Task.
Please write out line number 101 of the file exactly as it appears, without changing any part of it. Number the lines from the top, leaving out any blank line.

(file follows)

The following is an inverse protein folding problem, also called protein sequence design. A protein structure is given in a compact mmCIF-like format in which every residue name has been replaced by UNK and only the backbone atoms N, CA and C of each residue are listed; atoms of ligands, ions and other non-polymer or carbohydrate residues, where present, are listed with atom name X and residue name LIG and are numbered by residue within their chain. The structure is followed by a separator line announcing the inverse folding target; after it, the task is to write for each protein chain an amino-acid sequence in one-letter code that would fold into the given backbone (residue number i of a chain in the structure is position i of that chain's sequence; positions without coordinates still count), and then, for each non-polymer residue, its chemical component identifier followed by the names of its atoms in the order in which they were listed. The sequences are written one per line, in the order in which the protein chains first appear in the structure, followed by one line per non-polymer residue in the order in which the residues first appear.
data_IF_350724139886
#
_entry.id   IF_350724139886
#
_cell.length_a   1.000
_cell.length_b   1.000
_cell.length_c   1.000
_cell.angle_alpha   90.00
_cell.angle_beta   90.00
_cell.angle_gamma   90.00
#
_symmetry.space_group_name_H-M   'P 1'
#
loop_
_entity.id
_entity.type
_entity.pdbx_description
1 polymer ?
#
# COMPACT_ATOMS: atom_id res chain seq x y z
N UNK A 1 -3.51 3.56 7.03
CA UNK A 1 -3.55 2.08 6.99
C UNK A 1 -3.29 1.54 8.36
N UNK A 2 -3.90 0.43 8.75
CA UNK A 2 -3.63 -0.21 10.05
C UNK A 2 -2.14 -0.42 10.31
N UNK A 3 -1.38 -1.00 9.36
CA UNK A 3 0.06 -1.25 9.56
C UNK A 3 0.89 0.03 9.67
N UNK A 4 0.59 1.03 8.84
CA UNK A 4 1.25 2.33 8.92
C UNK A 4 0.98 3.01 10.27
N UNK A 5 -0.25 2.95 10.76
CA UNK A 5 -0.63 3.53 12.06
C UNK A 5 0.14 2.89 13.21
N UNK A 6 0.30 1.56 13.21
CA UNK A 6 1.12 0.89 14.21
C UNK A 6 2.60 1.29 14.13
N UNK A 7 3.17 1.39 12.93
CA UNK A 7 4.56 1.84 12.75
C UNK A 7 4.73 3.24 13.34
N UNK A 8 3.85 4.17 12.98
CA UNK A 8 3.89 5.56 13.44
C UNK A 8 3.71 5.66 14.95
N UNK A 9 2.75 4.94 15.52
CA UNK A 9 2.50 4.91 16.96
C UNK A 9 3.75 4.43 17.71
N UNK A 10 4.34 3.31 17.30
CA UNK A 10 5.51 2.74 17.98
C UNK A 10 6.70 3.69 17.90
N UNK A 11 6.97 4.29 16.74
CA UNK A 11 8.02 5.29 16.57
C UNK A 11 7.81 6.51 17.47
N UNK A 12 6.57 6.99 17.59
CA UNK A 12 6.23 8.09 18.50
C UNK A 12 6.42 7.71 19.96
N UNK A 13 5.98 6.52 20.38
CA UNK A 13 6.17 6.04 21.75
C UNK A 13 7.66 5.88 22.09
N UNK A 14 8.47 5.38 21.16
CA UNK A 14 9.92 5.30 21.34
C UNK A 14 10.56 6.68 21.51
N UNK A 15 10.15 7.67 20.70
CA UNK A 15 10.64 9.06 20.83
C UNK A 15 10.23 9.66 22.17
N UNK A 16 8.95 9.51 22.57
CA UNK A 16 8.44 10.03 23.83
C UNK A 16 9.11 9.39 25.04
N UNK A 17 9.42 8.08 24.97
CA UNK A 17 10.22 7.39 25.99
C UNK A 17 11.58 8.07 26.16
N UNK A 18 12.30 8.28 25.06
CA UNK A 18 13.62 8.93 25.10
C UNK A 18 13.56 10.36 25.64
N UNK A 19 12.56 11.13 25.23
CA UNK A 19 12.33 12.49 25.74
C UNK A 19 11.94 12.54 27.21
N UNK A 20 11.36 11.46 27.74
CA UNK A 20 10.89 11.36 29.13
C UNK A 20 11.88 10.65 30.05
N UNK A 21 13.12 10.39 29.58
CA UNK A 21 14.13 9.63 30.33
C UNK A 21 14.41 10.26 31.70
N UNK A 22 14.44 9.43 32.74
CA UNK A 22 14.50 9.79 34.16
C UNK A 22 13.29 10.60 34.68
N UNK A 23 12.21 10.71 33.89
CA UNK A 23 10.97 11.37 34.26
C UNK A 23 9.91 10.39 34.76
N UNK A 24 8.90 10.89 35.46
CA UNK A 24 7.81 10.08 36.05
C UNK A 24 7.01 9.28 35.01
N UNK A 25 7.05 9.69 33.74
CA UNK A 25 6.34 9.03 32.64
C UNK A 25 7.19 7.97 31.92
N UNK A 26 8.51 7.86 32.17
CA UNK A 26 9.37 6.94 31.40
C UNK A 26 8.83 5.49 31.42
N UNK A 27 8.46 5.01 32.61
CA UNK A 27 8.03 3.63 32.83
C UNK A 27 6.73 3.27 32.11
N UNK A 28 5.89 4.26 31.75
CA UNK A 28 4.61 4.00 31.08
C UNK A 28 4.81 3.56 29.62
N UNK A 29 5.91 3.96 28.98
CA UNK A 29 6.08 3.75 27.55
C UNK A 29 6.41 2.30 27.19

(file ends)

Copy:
CA UNK A 27 8.03 3.63 32.83